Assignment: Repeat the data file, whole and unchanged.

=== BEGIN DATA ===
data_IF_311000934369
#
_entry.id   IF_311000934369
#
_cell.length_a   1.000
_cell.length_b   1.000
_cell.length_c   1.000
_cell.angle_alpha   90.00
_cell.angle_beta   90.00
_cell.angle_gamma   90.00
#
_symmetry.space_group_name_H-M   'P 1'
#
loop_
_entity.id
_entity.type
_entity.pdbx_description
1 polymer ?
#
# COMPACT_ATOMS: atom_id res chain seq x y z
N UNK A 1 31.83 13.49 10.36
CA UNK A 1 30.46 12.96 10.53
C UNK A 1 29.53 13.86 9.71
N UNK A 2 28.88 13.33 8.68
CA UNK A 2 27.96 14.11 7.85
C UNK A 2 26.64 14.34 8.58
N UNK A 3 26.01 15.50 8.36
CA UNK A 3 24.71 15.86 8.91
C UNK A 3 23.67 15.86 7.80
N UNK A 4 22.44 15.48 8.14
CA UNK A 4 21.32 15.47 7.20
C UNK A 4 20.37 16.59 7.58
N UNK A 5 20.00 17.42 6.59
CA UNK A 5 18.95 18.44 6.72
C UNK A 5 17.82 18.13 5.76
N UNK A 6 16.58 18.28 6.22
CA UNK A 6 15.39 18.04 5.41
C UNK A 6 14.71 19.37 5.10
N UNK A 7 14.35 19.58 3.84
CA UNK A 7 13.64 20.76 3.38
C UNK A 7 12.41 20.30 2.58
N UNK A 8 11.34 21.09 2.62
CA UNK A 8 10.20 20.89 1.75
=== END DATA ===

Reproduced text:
data_IF_311000934369
#
_entry.id   IF_311000934369
#
_cell.length_a   1.000
_cell.length_b   1.000
_cell.length_c   1.000
_cell.angle_alpha   90.00
_cell.angle_beta   90.00
_cell.angle_gamma   90.00
#
_symmetry.space_group_name_H-M   'P 1'
#
loop_
_entity.id
_entity.type
_entity.pdbx_description
1 polymer ?
#
# COMPACT_ATOMS: atom_id res chain seq x y z
N UNK A 1 31.83 13.49 10.36
CA UNK A 1 30.46 12.96 10.53
C UNK A 1 29.53 13.86 9.71
N UNK A 2 28.88 13.33 8.68
CA UNK A 2 27.96 14.11 7.85
C UNK A 2 26.64 14.34 8.58
N UNK A 3 26.01 15.50 8.36
CA UNK A 3 24.71 15.86 8.91
C UNK A 3 23.67 15.86 7.80
N UNK A 4 22.44 15.48 8.14
CA UNK A 4 21.32 15.47 7.20
C UNK A 4 20.37 16.59 7.58
N UNK A 5 20.00 17.42 6.59
CA UNK A 5 18.95 18.44 6.72
C UNK A 5 17.82 18.13 5.76
N UNK A 6 16.58 18.28 6.22
CA UNK A 6 15.39 18.04 5.41
C UNK A 6 14.71 19.37 5.10
N UNK A 7 14.35 19.58 3.84
CA UNK A 7 13.64 20.76 3.38
C UNK A 7 12.41 20.30 2.58
N UNK A 8 11.34 21.09 2.62
CA UNK A 8 10.20 20.89 1.75